Bird Holland was a contradiction in antebellum Texas.
He fathered seven children by a slave named Matilda, who belonged to his half brother Spearman. And from the record, we can infer that Bird loved his slave-born children.
In 1852, he moved three of his sons — William, James and Milton — to Ohio, set them free and paid abolitionists to raise them. A fourth son was too young, but Bird kept him at his side in Austin after he turned 12, the age at which Spearman was likely to sell him as a field hand.
But as a politician, Bird Holland supported continuing the institution of slavery in Texas and signed onto a resolution that described African-Americans as inferior. As Texas secretary of state, it was Bird Holland’s signature that official bound Texas to the Confederate States of America. He died leading the 22nd Texas Volunteer Infantry into the Battle of Pleasant Hill, Louisiana, on April 9, 1864.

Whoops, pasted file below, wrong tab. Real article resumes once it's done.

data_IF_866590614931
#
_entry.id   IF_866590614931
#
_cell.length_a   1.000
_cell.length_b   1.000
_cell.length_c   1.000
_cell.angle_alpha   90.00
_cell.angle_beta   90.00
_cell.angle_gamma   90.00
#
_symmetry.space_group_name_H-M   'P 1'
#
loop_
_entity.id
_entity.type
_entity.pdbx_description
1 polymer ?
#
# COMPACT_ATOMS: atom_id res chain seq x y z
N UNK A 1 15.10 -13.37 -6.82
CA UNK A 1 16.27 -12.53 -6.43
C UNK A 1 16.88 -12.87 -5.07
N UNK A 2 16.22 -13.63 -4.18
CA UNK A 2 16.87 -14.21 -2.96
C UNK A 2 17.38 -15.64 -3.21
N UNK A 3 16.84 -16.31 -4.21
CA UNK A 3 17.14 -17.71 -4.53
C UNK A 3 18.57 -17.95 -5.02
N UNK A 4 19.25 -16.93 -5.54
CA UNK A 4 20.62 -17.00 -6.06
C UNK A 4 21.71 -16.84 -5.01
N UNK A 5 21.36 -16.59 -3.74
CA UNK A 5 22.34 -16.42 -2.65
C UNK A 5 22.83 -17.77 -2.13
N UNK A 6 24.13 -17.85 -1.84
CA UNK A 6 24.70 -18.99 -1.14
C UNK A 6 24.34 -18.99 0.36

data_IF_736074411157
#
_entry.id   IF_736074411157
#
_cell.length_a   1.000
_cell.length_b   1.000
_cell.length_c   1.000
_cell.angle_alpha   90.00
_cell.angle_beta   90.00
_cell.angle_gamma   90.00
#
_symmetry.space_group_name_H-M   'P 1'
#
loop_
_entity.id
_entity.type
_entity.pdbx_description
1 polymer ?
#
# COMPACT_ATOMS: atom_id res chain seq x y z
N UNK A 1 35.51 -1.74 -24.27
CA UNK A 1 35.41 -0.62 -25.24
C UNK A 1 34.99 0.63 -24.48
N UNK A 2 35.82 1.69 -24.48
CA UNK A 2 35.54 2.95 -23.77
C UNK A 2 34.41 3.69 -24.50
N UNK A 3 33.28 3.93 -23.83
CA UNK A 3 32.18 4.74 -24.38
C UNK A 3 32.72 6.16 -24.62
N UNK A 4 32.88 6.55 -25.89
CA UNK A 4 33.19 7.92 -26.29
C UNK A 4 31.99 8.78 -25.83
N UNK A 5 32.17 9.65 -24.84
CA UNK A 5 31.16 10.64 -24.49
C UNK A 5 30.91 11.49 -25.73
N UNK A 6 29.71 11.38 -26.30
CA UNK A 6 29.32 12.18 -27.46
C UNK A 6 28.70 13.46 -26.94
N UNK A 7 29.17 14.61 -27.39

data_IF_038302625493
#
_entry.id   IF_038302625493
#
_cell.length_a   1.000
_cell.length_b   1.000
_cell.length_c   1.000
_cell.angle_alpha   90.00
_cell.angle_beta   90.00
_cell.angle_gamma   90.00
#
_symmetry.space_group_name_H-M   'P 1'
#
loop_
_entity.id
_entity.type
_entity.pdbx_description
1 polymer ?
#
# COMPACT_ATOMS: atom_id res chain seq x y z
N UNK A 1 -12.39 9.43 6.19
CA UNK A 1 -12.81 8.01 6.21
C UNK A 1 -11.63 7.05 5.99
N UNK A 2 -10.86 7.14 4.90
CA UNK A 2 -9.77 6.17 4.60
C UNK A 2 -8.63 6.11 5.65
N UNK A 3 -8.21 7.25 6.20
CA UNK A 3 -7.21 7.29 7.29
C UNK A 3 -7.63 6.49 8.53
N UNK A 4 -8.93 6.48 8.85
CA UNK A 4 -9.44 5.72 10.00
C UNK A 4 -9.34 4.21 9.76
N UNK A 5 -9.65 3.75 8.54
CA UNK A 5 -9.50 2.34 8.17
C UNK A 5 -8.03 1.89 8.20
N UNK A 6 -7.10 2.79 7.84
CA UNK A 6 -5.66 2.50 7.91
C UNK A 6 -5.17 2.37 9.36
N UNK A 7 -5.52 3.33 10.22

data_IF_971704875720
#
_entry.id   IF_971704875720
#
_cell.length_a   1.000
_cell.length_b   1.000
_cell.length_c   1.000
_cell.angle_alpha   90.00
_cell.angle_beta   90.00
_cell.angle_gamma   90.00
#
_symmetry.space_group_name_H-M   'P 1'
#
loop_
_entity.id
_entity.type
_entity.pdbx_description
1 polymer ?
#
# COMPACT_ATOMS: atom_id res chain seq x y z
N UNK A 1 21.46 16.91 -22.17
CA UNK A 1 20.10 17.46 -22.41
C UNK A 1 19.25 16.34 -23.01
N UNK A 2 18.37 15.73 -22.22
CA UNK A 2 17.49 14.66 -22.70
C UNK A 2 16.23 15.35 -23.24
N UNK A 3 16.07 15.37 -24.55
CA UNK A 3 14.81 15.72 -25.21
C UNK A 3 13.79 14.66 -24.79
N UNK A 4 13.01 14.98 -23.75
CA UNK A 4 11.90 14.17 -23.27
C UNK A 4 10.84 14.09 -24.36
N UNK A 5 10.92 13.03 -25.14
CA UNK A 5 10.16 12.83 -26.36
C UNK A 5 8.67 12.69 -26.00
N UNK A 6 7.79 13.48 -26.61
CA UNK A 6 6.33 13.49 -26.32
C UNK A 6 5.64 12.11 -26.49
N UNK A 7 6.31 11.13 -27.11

A secret covenant of Bird Holland’s will gave the cash in his estate and debts he was owed to his son John and a slave-born daughter named Eliza. Bird’s best friend, Texas Supreme Court chief clerk James F. Johnson, helped John and Eliza collect the money they were owed. While the money did not make them rich, it was enough for them to buy a home and bring their mother to Austin from Spearman’s collapsed plantation near Carthage.
The free woman Matilda never again worked for anyone other than herself and her family. But she always listed herself as a widow.